National Sports Briefs
RALEIGH ó Mark Gottfried is jumping right into his new job as North Carolina State’s basketball coach.
N.C. State says Gottfried will take a tandem parachute jump into Carter-Finley Stadium on Saturday night.
Gottfried will jump with the ROTC Ranger parachute team at halftime of the Wolfpack’s football game against South Alabama.
The jump comes as part of the program’s annual “Military Appreciation Day.”
Gottfried was hired by N.C. State in April to replace Sidney Lowe.
COLLEGE PARK, Md. ó The University of Maryland will name the basketball court at its home arena after former head coach Gary Williams, who retired in May after a 22-year run.
MINNEAPOLIS ó Even with a lockout firmly in place across the NBA, the Minnesota Timberwolves have still managed to land one of the biggest free agents on the market.
The team announced on Tuesday that it has an agreement in principle with Rick Adelman to make one of the game’s great offensive minds its next head coach. An introductory news conference will be held once the contract is signed, but conflicts mean that is unlikely to happen this week.
Timberwolves owner Glen Taylor landed a coach who is eighth on the career victories list. The 65-year-old Adelman is 945-616 in 20 seasons as coach of the Trail Blazers, Kings, Warriors and Rockets.
NEW YORK ó The long looks on players’ faces and the anger in Deputy Commissioner Adam Silver’s voice made it obvious: There was no progress Tuesday in talks to end the NBA lockout.
And with less than three weeks until training camps, the latest setback may be a tough one..
Still divided over the salary cap structure, owners and players decided to pass on talking again today, and no further meetings are scheduled at this point.
ATLANTA ó Mired in their first four-game losing streak of the season, the Atlanta Braves called a rare team meeting Tuesday before facing the Florida Marlins.
Third baseman Chipper Jones said the meeting was “basically a circling of the wagons” after a galling 12-inning loss to the Marlins the night before. Atlanta had lost seven of nine overall, reducing its lead in the wild-card race to 41/2 games over St. Louis.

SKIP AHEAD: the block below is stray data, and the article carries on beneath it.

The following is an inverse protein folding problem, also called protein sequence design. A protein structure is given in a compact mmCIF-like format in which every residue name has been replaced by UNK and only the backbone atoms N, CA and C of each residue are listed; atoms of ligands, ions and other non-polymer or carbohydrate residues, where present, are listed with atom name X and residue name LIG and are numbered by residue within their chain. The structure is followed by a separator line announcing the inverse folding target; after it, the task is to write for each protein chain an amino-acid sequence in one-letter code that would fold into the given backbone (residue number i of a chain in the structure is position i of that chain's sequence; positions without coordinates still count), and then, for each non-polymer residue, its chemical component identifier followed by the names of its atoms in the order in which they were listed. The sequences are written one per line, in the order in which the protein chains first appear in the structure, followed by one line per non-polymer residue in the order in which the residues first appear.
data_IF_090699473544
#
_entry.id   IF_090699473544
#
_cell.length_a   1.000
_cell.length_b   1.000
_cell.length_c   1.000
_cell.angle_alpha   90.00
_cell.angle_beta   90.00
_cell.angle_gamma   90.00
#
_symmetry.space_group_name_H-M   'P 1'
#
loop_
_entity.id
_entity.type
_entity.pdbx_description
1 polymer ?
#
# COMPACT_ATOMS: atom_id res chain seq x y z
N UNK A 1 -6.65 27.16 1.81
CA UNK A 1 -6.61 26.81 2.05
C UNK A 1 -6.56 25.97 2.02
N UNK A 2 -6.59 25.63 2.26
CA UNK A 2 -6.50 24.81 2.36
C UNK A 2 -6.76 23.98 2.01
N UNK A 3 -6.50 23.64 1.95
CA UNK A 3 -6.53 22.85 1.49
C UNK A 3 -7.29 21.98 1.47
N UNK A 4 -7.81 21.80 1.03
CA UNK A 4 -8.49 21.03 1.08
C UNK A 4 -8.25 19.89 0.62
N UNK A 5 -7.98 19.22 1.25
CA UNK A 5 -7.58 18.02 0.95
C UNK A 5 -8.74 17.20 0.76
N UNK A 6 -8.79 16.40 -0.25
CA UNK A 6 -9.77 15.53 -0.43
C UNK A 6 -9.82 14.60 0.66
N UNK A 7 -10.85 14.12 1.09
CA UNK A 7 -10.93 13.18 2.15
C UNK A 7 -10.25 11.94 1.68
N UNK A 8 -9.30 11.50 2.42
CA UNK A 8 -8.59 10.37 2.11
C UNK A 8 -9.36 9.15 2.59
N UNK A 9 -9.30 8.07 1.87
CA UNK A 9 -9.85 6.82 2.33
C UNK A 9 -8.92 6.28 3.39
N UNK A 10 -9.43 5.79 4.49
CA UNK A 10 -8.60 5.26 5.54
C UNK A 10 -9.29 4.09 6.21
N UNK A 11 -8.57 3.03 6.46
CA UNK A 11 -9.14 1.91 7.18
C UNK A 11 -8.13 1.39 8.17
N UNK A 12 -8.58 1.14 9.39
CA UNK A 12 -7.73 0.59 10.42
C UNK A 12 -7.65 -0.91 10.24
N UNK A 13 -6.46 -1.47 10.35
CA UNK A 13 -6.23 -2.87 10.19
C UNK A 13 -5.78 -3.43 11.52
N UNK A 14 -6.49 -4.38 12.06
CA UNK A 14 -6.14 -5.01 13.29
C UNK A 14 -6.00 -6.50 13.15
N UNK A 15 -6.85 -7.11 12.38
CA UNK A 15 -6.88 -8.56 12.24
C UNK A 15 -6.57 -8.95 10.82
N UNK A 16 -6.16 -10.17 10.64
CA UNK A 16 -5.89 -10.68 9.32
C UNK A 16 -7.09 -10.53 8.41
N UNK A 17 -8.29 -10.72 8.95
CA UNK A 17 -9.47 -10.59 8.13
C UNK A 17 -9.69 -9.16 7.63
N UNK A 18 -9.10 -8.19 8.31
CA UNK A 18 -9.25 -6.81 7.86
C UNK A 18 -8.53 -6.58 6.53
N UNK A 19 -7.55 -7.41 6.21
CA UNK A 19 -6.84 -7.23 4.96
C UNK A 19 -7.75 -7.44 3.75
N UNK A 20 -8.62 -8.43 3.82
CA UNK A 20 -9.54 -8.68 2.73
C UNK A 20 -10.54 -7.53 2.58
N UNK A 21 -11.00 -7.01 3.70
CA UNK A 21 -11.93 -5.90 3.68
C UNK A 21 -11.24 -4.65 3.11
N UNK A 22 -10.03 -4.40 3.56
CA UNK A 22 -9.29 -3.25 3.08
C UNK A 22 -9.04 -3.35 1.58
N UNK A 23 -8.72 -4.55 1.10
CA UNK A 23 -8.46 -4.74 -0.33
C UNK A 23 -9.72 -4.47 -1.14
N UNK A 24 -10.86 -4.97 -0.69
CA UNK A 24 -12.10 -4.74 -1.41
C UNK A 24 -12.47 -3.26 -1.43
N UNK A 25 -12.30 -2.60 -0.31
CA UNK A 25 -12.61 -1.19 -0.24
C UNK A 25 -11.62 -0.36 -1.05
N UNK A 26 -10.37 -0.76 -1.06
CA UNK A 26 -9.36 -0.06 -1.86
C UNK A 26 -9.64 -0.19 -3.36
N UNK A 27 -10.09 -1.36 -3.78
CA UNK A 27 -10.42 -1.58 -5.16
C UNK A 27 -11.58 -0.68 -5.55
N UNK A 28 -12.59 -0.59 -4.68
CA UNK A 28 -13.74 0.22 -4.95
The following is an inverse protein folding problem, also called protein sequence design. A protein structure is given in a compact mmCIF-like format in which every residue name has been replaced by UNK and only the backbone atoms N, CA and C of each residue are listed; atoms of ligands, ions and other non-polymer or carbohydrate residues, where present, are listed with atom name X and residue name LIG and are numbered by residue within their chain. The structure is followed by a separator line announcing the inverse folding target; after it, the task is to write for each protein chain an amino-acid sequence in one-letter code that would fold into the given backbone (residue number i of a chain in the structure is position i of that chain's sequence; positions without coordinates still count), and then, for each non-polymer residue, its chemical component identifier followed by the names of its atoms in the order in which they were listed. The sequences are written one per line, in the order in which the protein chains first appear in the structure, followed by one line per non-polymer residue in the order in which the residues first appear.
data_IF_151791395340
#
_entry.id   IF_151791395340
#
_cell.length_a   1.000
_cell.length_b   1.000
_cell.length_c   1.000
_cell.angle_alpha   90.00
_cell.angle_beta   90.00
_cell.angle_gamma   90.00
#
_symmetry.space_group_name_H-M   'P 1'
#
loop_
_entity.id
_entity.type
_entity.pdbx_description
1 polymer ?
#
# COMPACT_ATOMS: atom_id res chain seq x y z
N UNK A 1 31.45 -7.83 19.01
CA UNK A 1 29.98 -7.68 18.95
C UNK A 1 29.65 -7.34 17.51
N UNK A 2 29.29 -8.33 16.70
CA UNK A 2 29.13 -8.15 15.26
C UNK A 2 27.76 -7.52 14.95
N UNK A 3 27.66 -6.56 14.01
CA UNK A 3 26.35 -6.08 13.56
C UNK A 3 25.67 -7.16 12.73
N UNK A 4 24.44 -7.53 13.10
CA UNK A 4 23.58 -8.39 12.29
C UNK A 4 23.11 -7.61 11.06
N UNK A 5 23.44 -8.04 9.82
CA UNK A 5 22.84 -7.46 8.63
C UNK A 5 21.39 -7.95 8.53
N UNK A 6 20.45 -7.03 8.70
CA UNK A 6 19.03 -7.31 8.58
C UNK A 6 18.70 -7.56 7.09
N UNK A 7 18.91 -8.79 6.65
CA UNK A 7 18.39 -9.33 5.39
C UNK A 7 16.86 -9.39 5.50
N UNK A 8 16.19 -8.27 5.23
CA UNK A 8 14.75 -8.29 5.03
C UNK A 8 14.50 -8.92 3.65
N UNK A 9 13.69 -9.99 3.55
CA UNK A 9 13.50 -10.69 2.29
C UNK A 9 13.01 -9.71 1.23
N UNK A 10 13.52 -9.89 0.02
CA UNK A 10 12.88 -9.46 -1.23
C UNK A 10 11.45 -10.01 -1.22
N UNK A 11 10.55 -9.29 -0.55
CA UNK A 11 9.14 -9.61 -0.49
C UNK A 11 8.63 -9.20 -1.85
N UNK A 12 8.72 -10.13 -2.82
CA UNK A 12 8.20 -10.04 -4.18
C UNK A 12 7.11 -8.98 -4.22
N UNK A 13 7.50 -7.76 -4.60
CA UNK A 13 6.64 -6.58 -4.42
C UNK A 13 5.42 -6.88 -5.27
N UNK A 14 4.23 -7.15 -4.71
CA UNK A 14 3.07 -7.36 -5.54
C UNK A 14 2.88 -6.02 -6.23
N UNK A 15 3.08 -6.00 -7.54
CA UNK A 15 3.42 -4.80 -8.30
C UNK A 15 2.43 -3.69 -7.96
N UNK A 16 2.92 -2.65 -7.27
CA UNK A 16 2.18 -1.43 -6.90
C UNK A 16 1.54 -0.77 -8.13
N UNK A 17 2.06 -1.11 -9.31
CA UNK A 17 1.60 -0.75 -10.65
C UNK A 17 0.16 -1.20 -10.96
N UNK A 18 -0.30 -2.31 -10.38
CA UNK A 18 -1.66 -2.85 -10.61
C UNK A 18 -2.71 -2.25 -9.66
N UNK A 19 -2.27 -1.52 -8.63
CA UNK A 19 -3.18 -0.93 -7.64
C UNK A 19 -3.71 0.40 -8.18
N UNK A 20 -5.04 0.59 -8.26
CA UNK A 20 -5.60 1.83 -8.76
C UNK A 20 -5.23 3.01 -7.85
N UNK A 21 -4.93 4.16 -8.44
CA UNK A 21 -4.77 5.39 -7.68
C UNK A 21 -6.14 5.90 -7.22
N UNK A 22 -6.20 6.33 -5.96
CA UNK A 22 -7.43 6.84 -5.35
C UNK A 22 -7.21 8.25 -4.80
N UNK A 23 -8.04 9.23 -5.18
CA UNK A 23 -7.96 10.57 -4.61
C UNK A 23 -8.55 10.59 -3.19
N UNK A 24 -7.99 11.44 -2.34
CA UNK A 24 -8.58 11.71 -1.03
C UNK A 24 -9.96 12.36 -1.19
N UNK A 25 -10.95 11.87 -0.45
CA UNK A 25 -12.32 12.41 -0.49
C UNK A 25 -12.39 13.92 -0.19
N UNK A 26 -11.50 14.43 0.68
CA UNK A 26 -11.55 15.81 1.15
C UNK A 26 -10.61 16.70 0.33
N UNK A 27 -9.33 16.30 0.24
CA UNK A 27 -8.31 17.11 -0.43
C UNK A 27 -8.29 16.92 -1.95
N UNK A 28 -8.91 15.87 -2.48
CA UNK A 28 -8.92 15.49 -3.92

“The message was just go out and let the game come to you,” Jones said. “Do your job when the time comes, whether it’s throwing a strike in a big spot, or making a big play, or getting a guy in from third with less than two outs ó all the little things.”
The Braves were still in fairly good shape with only 14 games left. Manager Fredi Gonzalez insisted there was no sense of panic.
LOS ANGELES ó Medical care for the San Francisco Giants fan who was brutally beaten outside Dodger Stadium is expected to cost more than $50 million, according to his lawyers.
The victim, Bryan Stow, and his children have filed a lawsuit against Dodgers owner Frank McCourt and 13 others in the baseball team’s organization. The suit alleges a lack of security, lighting and other problems at the ballpark.
NEW YORK ó Serena Williams was fined $2,000 by the U.S. Open for berating the chair umpire during Sunday’s final.
Tournament referee Brian Earley issued his ruling a day after Williams was cited by chair umpire Eva Asderaki for a code violation for verbal abuse during a 6-2, 6-3 loss to Sam Stosur in the women’s singles championship match at Flushing Meadows.
In 2009, Williams’ profanity-laced outburst at a line judge led to a $10,000 fine from the U.S. Open and later a record $82,500 fine from Grand Slam committee director Bill Babcock.
Williams made $1.4 million at the U.S. Open, including $900,000 for the runner-up finish.
BRADFORD, England ó The director of London’s anti-doping lab said next year’s Olympics will be the “riskiest” for drug cheats. Professor David Cowan says “huge advances” have been made in recent years to detect prohibited substances and methods. Authorities also are using intelligence gathering to crack down on doping.
Cowan heads the doping lab at King’s College London, which will analyze more than 5,000 samples during the 2012 Olympics.